Press releases give a very highly distorted vision of reality. Stick to real investigative reporting, not self-generated hype. As far as engineering and science education in Poland goes, the two things students unanimously gripe about are poorly funded practical courses of little didactic value, and poor partnership between engineering schools and the business/industrial community, both of which limit employability.
Also, most of the best Polish engineers go West. They can't afford not to. For example, given the same qualifications, experience and position, a single engineer can easily save up $50,000 a year in the States. They wouldn't even make that much in total in Poland, and wouldn't be able to save up that much in five, or even ten years. You're not going to make a Silicon Valley out of someplace that suffers from massive brain drain.
..now you have lost me...
Winter in northern Europe is quite a shock for people from warmer climes. Every year, I see the despair and horror on the faces of the foreign students in mid-October when the first cold snap arrives and they are told that they ain't seen nothin' yet. I usually take at least a couple of them shopping for proper winter clothes. One student I knew from Kenya seriously thought the world was coming to an end. And by the time April rolls around, they are totally sick and tired of the cold, and not at all eager to repeat the experience. Many foreign workers from warmer countries won't stay through a second winter unless the pay is very, very tempting. Especially if they have family. Students might put up with it for a few years, but working stiffs won't, unless, again they are amply compensated.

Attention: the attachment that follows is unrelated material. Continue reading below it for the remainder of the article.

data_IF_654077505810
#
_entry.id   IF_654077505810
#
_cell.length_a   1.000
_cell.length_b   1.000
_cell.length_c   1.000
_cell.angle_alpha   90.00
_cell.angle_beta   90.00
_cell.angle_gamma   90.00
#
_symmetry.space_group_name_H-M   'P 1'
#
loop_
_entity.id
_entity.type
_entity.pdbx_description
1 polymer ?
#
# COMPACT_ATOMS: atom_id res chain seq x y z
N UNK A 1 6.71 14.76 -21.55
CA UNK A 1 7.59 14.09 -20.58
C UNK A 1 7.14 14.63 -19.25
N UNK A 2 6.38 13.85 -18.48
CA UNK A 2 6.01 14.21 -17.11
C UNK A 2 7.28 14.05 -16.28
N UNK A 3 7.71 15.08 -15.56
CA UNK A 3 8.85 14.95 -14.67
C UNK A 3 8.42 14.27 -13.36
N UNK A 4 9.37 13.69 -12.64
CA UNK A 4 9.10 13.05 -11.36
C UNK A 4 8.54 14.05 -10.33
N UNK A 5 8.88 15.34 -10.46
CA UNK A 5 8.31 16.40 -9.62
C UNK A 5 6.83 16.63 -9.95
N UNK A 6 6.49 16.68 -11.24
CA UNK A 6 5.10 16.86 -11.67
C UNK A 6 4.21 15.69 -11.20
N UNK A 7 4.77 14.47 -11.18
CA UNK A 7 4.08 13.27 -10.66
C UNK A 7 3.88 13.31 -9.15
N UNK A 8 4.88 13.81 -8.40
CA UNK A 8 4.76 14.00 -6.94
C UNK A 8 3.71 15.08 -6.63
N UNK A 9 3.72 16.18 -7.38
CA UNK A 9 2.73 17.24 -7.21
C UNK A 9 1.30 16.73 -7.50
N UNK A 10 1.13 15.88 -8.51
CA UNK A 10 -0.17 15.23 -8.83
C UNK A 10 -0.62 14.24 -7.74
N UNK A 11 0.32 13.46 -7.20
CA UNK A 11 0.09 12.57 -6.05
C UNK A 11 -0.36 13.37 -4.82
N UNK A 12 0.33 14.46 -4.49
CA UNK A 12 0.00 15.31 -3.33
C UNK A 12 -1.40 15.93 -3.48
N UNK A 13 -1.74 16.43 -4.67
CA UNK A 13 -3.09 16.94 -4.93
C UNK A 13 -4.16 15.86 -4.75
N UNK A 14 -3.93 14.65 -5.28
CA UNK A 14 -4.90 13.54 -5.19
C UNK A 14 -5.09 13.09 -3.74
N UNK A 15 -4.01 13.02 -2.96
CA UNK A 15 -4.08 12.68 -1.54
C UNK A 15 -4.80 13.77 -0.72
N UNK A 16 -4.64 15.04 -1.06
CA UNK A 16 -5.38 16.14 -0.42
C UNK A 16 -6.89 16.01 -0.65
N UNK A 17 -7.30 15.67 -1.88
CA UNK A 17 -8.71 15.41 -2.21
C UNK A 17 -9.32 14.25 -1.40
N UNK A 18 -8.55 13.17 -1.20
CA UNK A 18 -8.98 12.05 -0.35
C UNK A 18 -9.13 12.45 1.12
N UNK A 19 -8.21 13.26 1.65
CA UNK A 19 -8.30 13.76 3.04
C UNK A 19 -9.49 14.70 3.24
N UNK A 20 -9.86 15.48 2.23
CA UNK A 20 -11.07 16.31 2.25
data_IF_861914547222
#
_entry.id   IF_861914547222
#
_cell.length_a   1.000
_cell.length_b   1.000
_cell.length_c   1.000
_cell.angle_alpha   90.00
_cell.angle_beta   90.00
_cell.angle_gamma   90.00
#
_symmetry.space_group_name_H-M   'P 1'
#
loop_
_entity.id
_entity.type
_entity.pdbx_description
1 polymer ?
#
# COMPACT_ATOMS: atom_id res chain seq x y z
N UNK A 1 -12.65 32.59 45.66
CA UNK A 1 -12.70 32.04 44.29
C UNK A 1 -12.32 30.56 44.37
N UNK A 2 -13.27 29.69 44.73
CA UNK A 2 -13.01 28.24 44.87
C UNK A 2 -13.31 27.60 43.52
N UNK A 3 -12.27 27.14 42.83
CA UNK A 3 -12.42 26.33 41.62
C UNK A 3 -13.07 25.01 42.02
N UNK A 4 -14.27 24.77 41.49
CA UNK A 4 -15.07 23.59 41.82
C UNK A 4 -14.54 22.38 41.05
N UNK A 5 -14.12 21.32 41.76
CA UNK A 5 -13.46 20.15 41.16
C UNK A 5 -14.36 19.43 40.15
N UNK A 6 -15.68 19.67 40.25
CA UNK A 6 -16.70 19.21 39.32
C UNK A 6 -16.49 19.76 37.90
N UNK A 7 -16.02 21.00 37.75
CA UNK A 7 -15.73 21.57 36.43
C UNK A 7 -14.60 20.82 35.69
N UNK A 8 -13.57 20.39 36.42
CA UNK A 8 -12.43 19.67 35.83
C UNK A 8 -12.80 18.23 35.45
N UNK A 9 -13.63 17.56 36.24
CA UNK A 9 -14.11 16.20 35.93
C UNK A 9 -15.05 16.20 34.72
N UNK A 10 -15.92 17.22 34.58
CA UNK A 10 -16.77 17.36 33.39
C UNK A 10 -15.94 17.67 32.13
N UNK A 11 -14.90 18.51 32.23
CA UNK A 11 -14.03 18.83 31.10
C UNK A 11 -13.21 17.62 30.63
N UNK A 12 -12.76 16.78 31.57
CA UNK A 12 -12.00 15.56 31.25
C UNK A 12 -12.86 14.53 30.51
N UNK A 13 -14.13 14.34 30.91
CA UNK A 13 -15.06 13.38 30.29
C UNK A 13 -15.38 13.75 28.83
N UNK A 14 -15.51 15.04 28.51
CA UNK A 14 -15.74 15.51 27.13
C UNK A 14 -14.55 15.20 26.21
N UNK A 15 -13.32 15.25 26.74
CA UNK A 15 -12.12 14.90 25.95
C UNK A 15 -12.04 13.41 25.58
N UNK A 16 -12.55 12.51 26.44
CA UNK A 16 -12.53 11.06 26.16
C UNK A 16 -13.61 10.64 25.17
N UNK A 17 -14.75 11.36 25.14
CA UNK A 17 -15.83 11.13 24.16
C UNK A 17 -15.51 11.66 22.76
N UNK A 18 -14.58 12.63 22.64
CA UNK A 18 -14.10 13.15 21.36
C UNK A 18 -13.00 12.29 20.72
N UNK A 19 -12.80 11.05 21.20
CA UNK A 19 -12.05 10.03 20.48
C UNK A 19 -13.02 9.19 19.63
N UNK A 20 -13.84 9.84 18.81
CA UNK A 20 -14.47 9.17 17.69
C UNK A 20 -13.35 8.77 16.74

Also, working in an outsourcing center ("murzyn polowy") or an "internally outsourced" center ("murzyn domowy") means that your essentially outside of the corporate mainstream; there's little chance for advancement in the outsourcing center, and little chance that the corporations who contract with the outsourcing center will notice you. Even if you work at a corporate location in Poland, you're often not fully integrated into the global corporate structure, and advancement is difficult unless you get a transfer. Until then, you're just boxed and labeled as cheap labor for boring grunt work. A common and major complaint among Polish engineers working for western companies in Poland, many who took the jobs specifically because they thought the corporate ladder would be open to them. They feel cheated when they find out it's not.